And that change came in 1978, with the addition of ex-Sensational Alex Harvey Band guitarist Zal Cleminson.
Zal brought a lot of energy and ideas with him, and joined the band in time to record No Mean City, which was released in January 1979.
Naz as a twin-guitar quintet worked wonders even in Britain where ‘May The Sun Shine’ almost nudged the top twenty, reaching number 22 in the UK charts.
“However,” Pete remembers “after 4 albums with no hit singles, the all important American record company suggested we try a new producer and get Jeff (Skunk) Baxter of Steely Dan and Doobie Brothers fame to record Malice In Wonderland, our eleventh album.” Pete goes on, “You can imagine, we were a bit sceptical about this as Nazareth’s music had nothing in common with the music of these two bands, but at the time we met him, Jeff was also playing session guitar on 18 hits that were in the Billboard top 40 that month so we figured he must know a thing or two about making records.”Although the track ‘Holiday’ got widespread airplay on stations in the U.S., the same record company who had been desperate for hit singles botched the distribution of the record badly and the common complaint at the time was punters couldn’t buy it in stores. To this day ‘Holiday’ is one of the most requested songs at concerts and the band will always feel it was robbed of a chart hit.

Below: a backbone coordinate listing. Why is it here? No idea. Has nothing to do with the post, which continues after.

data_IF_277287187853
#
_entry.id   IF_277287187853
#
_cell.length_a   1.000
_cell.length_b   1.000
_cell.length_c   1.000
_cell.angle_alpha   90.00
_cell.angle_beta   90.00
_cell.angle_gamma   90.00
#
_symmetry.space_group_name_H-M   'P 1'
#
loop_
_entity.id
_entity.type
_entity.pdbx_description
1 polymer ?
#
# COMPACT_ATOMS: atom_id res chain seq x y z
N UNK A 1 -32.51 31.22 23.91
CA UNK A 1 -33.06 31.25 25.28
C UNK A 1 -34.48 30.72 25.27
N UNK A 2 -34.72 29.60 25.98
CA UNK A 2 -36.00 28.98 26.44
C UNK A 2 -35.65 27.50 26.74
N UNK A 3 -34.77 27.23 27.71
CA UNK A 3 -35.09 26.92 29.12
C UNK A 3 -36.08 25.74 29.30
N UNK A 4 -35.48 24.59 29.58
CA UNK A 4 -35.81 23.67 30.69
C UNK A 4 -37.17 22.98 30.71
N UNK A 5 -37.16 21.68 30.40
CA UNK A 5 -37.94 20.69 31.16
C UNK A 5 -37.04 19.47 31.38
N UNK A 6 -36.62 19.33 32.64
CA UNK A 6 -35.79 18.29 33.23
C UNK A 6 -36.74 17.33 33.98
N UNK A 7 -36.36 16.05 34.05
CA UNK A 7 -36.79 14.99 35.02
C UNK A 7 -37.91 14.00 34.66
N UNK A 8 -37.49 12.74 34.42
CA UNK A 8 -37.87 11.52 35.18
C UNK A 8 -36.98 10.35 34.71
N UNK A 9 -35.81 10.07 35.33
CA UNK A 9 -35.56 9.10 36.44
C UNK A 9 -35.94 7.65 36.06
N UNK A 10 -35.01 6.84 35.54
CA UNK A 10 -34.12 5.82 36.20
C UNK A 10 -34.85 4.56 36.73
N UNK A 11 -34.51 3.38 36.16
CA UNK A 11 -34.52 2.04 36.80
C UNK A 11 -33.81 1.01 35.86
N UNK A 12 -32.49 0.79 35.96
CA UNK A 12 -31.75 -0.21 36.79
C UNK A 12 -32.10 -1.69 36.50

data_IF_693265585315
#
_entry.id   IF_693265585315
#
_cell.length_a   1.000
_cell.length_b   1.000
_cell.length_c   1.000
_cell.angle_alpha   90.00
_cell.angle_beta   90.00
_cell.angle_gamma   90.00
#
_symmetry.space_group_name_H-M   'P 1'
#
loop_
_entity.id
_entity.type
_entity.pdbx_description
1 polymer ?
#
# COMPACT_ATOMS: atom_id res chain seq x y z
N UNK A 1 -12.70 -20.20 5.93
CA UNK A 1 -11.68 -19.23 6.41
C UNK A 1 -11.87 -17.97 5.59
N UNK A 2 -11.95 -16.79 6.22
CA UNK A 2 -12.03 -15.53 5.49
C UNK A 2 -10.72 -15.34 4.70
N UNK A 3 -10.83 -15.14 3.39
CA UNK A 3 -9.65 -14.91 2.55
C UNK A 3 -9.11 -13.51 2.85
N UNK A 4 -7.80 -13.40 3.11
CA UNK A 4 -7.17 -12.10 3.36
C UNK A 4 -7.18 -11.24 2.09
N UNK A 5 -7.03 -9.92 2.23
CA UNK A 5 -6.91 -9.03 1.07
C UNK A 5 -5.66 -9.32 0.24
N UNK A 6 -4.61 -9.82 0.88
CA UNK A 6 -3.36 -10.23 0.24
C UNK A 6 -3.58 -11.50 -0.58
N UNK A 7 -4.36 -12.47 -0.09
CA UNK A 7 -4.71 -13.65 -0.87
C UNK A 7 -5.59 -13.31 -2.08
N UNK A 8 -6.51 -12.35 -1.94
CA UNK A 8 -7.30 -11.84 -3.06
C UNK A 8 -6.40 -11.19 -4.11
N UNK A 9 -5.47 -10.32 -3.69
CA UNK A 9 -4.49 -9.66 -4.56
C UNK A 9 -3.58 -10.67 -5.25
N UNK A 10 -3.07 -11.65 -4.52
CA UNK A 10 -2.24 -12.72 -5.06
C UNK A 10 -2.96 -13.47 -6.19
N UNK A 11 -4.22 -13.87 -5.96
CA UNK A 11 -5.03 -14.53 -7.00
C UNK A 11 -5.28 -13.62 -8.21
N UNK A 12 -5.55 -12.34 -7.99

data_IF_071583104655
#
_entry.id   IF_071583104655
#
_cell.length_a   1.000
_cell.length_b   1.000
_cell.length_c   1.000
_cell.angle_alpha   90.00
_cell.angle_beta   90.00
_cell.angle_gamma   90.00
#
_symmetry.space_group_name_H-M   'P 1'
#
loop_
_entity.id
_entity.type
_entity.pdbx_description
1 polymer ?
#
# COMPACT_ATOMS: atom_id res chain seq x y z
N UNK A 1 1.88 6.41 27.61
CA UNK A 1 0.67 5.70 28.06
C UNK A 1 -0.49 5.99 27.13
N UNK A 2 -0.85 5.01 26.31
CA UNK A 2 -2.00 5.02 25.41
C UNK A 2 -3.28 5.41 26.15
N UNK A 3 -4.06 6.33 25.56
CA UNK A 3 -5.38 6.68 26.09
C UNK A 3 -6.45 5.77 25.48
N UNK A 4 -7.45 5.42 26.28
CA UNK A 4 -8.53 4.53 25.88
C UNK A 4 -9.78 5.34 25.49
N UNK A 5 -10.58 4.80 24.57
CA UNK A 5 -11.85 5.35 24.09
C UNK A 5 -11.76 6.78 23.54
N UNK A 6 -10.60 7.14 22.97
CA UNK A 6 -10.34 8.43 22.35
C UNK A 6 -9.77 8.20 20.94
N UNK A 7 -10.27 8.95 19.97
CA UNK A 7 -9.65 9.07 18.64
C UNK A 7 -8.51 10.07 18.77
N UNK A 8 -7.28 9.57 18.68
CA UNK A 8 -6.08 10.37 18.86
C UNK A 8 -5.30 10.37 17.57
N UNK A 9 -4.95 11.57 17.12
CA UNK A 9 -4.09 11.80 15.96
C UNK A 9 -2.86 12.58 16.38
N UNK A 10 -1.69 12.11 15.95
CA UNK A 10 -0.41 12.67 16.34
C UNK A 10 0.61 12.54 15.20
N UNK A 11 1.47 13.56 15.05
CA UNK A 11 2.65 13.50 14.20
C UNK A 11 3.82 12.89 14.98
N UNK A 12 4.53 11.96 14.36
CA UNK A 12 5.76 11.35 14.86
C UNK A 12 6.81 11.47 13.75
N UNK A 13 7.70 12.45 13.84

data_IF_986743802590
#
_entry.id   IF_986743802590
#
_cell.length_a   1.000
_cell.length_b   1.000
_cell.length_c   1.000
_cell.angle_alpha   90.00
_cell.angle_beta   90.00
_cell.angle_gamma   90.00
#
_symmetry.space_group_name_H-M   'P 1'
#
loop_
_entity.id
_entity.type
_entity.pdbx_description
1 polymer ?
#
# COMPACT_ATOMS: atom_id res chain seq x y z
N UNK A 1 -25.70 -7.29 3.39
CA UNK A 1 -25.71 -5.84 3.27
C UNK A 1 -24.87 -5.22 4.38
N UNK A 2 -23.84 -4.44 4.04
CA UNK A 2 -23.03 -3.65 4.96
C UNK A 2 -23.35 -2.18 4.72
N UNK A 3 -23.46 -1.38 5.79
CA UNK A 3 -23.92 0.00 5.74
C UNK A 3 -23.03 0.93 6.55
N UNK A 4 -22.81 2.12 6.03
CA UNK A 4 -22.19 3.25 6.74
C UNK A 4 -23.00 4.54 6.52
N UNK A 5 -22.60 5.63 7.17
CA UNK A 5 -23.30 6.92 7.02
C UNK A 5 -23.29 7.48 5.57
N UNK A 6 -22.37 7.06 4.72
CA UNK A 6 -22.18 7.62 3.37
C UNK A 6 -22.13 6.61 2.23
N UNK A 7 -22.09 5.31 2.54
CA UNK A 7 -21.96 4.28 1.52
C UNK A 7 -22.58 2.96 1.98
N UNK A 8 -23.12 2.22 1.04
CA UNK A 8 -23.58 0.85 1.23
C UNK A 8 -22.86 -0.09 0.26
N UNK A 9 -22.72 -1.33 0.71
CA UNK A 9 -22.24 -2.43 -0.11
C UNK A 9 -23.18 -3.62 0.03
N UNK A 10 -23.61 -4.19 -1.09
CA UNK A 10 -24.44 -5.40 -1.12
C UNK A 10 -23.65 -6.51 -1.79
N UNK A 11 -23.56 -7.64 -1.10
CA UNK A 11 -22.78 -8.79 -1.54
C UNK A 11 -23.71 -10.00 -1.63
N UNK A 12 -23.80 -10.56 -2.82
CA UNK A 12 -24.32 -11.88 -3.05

After a long American tour to promote the new album the band returned home to find that their management company, ‘Mountain’, was heavily in debt and about to go bust. So for weeks on end, instead of rehearsing, Pete and Darrell were on the telephone full-time talking to moneymen and just desperately trying to pick themselves off the floor. Zal just wanted to play – day and night – and couldn’t deal with all the financial hassles getting in the way of rehearsals so he left to form his own band, Tandoori Cassette, which never took off.